Virginia  Carroll
September 7, 2019, was a beautiful late summer day when Virginia Ruth Carroll went to her heavenly home, surrounded by family. Virginia was born July 27, 1922, in Washington, Indiana, to Ralph and Lura (Colbert) Hart. Lura Hart died in 1926 and Virginia and her brother Louis were adopted and raised by their maternal grandparents, Chapman and Liza Colbert. Louis died in a car/bicycle accident Jan. 6, 1938. Virginia graduated from Washington High School and contributed to the World War II war effort by sewing parachutes in a Washington factory and was a member of the Cornettsville United Methodist Church.
Claude Dixon (Dick) Carroll (deceased May 13, 1995) met Virginia on a double date. He was not supposed to be her date that evening, but her friend wanted to go out with the other guy so Dick was her date by default. They were married Dec. 30, 1942. Virginia was the quintessential farm wife. She gardened, canned, sewed, baked amazing bread, kept suppers warm late and rose early. Virginia and Dick were blessed with three sons, David and his wife Connie of Plainville, Dan (deceased April 17, 1976) and Leon and his wife Rhonda of Plainville; her half sister, Cheryolyn Hart of Alhambra, California; her grandchildren, Christy Carroll, Mattie Carroll Raber (David), Ryan Carroll (Tabbitha), Jake Carroll, and Justin Carroll (Jennifer) have a rich legacy of Grandma Carroll stories to share with her great-grandchildren Kaitlyn, Zayne, Hunter, Kohen, Jaxon, and scheduled to join them in 2019, Juleonna Carroll. Granddaughter Courtney Carroll is deceased. Waiting to greet her on the rainbow bridge were her fury companions, Pepper, Troup, Ralph, Goldie, Spitz, Molly, and Psycho Kitty.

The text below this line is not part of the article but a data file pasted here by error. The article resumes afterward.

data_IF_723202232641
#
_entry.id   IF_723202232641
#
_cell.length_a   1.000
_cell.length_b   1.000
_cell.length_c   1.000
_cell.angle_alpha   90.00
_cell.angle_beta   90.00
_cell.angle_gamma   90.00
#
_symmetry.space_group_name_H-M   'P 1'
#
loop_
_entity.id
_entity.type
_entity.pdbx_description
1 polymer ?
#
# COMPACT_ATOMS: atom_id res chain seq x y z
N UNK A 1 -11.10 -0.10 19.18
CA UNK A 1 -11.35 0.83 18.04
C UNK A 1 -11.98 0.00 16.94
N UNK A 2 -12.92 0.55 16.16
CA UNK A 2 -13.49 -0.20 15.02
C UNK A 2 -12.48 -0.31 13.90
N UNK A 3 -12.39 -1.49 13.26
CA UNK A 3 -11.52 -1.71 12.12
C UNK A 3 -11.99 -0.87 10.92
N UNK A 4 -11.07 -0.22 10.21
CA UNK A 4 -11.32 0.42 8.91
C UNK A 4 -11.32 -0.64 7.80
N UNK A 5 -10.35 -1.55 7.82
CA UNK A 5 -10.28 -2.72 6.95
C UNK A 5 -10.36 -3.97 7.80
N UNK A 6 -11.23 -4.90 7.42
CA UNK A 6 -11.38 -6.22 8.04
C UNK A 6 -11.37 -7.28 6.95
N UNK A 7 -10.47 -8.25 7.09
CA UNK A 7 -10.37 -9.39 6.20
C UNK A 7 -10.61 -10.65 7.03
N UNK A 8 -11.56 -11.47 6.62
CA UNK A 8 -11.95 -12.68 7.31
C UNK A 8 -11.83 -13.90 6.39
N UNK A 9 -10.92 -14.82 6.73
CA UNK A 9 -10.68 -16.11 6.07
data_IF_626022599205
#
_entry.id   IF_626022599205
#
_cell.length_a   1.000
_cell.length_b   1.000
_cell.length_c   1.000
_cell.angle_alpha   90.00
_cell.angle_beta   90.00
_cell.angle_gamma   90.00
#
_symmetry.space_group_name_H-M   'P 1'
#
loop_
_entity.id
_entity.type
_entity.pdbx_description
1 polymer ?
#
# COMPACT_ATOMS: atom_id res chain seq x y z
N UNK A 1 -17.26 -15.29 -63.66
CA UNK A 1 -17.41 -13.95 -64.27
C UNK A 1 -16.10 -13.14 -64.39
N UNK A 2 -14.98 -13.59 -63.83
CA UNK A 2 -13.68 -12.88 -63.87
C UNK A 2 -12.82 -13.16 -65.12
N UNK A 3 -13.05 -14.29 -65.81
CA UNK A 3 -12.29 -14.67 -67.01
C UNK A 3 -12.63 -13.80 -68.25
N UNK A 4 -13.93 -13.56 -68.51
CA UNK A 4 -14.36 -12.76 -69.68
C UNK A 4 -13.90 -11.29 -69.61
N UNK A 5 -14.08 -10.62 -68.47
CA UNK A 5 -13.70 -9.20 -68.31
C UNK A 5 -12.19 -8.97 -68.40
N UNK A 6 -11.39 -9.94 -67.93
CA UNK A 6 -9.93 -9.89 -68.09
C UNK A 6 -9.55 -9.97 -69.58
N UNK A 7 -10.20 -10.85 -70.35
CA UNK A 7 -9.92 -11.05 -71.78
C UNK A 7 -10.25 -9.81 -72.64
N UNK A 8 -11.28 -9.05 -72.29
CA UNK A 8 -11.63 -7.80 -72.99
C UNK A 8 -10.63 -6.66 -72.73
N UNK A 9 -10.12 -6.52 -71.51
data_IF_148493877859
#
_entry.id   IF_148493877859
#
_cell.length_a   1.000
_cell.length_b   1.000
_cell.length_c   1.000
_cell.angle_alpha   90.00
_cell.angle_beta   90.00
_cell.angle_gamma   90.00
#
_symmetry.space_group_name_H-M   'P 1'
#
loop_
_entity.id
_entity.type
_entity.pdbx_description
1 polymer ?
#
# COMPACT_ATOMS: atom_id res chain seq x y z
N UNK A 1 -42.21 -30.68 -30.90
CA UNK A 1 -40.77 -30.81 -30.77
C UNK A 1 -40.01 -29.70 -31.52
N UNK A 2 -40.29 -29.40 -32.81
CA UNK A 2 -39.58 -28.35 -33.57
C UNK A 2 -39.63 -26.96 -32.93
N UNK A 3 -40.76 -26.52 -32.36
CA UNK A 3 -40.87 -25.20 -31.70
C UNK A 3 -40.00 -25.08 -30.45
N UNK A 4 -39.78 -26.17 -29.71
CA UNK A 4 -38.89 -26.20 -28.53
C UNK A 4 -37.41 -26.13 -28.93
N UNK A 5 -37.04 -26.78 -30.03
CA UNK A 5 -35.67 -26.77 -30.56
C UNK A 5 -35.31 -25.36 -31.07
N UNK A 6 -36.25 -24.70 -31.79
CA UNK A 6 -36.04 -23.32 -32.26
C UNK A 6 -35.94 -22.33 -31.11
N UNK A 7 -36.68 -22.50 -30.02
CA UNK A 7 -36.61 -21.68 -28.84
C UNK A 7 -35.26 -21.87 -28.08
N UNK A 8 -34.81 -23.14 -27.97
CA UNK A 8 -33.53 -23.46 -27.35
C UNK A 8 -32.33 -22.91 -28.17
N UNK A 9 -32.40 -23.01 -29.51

Although Virginia survived many heartbreaking events in her life, the early deaths of her mother and brother, losing her son Dan in a car wreck, the death of a granddaughter, Dick's long debilitating illness and her own challenges with diabetes and dementia, she maintained a positive outlook. None of this sadness ever led her to a place of self-pity or bitterness.
One of Virginia's greatest pleasures was family wiener and marshmallow roasts, often accompanied by making ice cream. This usually took place in a pasture behind the home she and Dick shared for 53 years. It is without a doubt that she ate the most marshmallows, burned of course.
Each of her family have special memories to hold dear in their hearts. The family encourages the reading of Proverbs 31:25-31 to understand the value of her days on earth. She was the soul of the family.
A Celebration of Virginia's life will be at 10 a.m. Friday, Sept. 13. 2019, at Goodwin-Sievers Funeral Home, 2020 State Street, Washington. Burial will follow in the Plainville Cemetery. Friends and family may visit from 4 p.m. to 8 p.m. Thursday at the funeral home. The family requests that those who wish to honor Virginia do so by contributing to the Travis Burkhardt Foundation or the Daviess County Friends for Animals.
Published on September 9, 2019


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